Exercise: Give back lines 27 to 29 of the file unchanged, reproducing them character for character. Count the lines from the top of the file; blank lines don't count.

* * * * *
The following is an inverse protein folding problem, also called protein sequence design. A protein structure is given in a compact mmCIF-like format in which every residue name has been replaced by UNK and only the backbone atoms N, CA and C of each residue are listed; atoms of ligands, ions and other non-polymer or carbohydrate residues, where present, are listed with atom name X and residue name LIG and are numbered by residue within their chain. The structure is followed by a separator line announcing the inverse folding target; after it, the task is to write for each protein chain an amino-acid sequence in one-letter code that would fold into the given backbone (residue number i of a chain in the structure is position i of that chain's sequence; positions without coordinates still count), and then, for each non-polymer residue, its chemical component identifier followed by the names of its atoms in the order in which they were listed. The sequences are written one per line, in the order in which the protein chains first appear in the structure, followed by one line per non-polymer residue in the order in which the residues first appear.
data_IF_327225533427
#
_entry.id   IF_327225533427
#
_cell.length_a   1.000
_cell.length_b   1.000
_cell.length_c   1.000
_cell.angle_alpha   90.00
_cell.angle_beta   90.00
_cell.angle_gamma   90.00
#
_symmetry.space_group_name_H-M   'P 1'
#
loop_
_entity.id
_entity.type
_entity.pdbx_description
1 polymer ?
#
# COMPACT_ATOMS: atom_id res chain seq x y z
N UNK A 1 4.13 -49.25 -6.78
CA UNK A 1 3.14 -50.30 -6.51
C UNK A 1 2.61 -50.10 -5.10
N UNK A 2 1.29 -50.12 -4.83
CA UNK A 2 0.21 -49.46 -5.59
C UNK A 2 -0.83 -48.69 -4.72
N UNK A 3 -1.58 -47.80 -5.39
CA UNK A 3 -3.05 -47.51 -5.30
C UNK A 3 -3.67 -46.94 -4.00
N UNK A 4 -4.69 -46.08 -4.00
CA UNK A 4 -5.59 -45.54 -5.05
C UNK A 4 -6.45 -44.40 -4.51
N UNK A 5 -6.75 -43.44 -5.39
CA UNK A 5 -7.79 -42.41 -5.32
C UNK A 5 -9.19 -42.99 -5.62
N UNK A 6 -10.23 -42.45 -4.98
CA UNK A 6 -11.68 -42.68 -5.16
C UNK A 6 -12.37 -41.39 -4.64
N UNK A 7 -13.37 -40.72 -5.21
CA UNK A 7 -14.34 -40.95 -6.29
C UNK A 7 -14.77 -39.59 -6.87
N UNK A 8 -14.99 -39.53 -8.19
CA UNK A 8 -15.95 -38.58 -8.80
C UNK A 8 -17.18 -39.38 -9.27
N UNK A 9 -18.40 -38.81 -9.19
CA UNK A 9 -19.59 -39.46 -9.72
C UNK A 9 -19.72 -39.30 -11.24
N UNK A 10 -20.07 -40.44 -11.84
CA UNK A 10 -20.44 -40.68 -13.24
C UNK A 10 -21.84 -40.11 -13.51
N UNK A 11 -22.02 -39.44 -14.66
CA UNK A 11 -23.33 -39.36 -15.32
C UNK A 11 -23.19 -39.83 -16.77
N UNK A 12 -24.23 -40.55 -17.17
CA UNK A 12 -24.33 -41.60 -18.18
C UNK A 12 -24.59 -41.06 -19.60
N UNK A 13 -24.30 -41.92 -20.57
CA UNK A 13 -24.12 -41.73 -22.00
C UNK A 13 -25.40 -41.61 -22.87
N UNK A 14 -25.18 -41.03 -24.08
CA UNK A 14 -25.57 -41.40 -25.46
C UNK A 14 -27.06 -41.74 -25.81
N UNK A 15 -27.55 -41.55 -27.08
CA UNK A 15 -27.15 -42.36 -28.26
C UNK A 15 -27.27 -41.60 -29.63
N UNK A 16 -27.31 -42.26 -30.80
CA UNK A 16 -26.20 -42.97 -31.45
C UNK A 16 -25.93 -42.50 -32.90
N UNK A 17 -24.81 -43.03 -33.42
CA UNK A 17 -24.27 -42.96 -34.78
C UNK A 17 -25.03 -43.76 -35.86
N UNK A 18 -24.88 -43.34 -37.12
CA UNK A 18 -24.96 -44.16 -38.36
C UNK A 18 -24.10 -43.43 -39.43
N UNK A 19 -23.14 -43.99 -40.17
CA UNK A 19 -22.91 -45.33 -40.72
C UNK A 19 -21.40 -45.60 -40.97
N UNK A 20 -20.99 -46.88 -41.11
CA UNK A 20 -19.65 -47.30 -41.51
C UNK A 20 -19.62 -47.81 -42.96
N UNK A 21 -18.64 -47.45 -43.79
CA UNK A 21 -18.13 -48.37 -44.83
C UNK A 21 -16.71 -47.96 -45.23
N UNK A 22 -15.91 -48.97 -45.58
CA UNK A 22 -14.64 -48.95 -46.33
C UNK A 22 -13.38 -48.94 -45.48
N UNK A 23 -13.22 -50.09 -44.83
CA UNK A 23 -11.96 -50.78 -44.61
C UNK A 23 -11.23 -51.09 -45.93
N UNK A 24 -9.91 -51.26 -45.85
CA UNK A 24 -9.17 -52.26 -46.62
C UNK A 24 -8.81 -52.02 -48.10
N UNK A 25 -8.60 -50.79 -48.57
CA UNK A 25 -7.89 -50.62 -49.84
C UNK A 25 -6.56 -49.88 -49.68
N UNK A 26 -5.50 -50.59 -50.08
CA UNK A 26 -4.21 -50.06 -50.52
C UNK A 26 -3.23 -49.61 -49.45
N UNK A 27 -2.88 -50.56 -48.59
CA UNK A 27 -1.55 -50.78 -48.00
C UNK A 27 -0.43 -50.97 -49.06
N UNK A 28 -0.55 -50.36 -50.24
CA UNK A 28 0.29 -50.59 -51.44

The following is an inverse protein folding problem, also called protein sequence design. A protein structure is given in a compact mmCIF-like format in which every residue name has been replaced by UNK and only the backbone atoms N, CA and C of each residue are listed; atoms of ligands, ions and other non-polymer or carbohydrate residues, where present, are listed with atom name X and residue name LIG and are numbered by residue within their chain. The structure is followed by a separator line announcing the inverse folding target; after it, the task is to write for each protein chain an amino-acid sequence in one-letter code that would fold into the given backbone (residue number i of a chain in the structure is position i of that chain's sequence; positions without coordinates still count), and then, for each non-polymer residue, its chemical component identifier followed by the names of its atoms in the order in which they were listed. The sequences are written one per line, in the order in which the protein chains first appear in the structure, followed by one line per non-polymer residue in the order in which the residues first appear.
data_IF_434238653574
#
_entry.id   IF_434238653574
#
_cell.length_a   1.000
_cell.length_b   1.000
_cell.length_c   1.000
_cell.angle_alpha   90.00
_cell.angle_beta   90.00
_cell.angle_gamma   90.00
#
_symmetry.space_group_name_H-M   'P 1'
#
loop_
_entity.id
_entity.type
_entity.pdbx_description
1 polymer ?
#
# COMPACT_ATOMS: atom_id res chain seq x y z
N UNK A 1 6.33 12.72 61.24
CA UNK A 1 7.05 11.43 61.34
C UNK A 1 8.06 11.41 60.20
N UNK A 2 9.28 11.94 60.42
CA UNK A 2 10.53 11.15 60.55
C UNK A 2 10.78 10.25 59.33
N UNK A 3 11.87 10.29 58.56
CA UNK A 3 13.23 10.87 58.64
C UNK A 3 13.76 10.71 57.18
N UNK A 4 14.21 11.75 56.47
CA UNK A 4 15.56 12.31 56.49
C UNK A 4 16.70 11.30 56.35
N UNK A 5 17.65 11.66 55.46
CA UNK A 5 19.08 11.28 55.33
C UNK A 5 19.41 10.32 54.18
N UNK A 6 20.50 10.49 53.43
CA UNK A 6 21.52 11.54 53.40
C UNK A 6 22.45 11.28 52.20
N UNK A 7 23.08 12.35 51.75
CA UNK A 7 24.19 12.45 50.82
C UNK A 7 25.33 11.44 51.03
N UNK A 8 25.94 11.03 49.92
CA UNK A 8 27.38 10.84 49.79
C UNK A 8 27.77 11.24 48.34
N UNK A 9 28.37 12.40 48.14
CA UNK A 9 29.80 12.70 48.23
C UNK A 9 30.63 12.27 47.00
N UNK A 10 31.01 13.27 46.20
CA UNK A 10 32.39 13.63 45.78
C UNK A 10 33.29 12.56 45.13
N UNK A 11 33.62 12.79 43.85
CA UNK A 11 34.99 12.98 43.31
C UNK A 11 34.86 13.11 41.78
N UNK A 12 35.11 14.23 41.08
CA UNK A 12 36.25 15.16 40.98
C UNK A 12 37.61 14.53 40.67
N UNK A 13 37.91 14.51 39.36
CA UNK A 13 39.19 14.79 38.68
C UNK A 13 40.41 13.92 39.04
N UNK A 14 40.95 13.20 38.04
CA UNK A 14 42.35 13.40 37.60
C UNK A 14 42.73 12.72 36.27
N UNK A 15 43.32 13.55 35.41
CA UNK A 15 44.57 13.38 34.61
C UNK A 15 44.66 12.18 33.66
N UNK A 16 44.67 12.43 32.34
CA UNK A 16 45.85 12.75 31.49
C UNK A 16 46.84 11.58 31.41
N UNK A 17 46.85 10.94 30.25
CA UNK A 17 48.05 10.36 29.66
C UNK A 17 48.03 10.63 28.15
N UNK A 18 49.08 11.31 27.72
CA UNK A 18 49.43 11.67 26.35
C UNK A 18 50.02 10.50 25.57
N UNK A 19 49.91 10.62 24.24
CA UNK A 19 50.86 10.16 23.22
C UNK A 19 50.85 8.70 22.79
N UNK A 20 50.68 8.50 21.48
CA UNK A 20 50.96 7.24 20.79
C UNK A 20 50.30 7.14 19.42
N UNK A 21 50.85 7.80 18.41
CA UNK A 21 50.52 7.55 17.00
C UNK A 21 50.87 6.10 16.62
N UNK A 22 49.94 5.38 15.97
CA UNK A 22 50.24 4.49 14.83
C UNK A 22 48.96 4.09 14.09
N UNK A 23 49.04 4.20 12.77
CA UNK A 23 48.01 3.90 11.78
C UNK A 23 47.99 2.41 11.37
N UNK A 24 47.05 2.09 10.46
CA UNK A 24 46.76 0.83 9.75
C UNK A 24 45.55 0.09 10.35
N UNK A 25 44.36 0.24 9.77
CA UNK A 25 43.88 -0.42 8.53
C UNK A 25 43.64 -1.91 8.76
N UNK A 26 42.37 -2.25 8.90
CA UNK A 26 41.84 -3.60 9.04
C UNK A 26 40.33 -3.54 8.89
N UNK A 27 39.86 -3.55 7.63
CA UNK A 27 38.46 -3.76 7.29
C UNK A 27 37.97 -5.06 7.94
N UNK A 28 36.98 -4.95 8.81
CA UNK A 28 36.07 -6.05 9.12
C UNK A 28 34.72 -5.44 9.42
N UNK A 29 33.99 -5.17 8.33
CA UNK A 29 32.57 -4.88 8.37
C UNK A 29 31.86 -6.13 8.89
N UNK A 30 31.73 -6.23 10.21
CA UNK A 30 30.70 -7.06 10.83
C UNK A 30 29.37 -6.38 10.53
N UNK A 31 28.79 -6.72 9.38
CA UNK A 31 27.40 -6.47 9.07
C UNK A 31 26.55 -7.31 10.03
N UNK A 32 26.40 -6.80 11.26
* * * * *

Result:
C UNK A 2 -0.83 -48.69 -4.72
N UNK A 3 -1.58 -47.80 -5.39
CA UNK A 3 -3.05 -47.51 -5.30